A question - Leucojum vernum

BRIAN WHYER brian.whyer@btinternet.com
Fri, 02 Mar 2007 13:59:07 PST
I have 2 small groups of Leucojum vernum, maybe 8-10 or so bulbs in each, just 6 feet apart. The oldest group maybe 6-9 inches from a now large polystichium setiferum divisilobum, has increased from 3 or 4 original bulbs but now is part shaded by the fern, and kept relatively dry. It has only 2 flowers this year. The newer clump, starting from a similar number of bulbs, is at the base of a now dead flowering cherry, in good light, but has 9 flowers and is much more vigorous, even though it is competing with cyclamen, eranthis, pulmonaria etc. The natural soil is dry well drained and chalky and they get little artificial watering.
  I plan to move the original group soon before it fails alltogether. I have never noticed any seed in previous years when they were both flowering.
  Brian Whyer, Buckinghamshire, England, zone ~8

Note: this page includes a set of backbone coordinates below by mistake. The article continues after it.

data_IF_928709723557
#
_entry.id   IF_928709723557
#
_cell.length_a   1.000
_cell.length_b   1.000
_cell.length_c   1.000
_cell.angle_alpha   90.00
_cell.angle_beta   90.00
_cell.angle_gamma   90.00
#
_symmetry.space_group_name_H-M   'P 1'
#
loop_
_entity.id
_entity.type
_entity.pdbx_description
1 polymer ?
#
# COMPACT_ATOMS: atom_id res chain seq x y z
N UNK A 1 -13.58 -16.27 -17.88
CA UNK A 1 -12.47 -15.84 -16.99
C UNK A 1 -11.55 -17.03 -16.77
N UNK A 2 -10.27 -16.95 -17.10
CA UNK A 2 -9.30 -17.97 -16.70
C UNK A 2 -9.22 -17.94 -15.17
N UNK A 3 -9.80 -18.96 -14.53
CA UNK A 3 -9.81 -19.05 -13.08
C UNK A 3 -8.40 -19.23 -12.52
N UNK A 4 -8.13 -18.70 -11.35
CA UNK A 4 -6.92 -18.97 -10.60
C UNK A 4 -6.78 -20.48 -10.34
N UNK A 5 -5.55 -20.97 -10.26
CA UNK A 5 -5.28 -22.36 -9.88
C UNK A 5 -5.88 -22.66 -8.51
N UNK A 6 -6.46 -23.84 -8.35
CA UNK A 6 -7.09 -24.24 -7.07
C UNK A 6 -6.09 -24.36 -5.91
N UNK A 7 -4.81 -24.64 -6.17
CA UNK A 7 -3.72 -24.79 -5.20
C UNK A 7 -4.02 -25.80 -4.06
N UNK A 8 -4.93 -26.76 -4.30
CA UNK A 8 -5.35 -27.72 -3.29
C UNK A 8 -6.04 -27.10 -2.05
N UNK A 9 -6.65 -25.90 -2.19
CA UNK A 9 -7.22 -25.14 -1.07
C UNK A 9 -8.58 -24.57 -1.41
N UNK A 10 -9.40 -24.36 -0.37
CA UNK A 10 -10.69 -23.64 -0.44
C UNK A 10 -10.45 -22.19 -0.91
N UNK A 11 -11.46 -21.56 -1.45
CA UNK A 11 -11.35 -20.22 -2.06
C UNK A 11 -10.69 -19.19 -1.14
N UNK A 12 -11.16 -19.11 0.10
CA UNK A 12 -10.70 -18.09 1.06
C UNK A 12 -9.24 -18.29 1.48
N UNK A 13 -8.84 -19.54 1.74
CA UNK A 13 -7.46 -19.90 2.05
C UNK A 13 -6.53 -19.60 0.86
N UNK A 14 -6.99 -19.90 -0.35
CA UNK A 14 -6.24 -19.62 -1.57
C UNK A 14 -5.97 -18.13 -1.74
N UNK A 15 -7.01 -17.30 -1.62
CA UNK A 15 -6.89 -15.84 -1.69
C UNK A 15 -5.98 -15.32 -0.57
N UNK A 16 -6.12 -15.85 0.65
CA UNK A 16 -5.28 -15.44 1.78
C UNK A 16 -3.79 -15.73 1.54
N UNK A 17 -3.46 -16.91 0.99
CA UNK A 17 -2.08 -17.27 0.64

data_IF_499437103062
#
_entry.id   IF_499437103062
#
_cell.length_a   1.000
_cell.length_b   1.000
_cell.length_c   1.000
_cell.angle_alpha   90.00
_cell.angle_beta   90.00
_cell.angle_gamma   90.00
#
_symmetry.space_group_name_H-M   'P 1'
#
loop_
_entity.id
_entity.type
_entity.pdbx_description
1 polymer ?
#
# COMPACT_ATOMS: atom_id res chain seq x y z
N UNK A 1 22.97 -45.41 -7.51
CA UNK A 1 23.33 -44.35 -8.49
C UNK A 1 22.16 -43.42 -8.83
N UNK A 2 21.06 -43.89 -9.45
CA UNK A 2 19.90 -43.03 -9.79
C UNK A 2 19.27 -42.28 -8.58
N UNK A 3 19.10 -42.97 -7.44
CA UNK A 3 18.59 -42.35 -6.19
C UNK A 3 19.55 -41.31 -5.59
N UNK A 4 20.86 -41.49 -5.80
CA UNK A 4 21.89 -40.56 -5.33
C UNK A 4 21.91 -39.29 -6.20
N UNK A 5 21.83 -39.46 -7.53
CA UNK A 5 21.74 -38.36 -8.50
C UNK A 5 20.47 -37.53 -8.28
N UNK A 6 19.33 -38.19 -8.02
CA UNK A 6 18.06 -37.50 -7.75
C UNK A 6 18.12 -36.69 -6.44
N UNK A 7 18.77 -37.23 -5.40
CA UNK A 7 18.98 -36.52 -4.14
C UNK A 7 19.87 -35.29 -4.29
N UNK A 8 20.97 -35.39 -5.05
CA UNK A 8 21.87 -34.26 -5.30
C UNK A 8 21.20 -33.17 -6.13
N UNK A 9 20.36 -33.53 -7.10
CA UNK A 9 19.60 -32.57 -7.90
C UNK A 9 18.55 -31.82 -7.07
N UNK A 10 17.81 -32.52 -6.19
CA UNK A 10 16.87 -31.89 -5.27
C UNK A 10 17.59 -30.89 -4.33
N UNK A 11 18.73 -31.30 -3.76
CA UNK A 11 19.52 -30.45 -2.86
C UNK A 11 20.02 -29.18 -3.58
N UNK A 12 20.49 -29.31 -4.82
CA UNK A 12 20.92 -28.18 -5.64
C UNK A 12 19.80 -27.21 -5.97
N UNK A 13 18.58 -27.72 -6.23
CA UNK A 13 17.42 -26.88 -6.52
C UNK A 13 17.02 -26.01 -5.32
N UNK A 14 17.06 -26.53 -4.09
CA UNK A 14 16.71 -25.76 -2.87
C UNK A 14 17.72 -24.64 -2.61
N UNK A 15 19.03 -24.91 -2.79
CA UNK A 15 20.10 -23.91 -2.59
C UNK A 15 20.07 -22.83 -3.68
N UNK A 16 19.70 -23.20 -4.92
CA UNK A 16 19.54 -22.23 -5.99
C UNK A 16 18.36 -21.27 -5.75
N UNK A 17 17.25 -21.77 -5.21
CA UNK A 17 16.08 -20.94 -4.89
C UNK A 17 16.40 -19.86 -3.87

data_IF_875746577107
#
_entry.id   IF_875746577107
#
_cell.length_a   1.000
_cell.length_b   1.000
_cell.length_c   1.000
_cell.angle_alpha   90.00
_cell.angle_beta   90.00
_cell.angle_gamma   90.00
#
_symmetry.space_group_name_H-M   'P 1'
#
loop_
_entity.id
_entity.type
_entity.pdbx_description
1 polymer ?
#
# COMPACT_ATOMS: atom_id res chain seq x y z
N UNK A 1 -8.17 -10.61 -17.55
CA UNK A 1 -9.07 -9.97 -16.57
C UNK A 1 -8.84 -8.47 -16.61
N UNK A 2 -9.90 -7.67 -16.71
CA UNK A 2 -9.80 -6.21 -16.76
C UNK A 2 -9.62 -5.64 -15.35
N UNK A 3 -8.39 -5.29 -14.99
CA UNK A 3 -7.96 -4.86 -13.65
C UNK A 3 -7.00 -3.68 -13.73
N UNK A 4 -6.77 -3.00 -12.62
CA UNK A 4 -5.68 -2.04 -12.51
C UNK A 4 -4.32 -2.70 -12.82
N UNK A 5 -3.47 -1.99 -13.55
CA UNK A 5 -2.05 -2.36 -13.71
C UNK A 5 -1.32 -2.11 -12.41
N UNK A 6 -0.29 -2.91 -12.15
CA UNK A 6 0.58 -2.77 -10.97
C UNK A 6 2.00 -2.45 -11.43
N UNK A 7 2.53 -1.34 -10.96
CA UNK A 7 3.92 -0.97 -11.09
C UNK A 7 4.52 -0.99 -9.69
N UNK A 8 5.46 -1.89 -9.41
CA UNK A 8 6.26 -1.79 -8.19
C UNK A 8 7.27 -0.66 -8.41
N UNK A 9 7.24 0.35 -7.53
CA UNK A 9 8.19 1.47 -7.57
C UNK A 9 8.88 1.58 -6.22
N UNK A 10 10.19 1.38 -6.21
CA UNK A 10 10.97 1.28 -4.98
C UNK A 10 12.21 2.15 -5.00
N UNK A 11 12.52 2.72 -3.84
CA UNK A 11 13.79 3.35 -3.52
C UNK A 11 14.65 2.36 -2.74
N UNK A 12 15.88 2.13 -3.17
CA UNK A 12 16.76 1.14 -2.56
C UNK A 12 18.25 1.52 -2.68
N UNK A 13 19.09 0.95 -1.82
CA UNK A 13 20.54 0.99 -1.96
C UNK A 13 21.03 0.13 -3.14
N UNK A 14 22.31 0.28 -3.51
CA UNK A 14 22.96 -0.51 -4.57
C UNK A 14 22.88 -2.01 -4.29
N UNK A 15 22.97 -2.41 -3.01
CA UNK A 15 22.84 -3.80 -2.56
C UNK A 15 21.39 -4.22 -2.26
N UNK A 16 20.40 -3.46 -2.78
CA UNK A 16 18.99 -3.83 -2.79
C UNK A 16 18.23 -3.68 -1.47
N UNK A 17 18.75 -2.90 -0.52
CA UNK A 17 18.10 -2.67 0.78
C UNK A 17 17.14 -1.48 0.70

Diane Whitehead <voltaire@islandnet.com> wrote:
John Grimshaw wrote:

Here at Colesbourne Leucojum vernum flourishes in shallow dry soil under
deciduous and coniferous trees where the soil dries out completely in


Do you think these plants have seeded themselves under the trees and 
only the ones that could thrive in dry conditions remain? Or perhaps 
they were originally planted there and watered heavily to become 
established? Or have their bulbs pulled themselves down really 
deep? (though you say the soil is shallow, so that can't be the 

I would like to be able to grow them. In addition to their visual 
appeal, they are beautifully scented.

Diane Whitehead
Victoria, British Columbia, Canada
maritime zone 8, cool Mediterranean climate
mild rainy winters, mild dry summers

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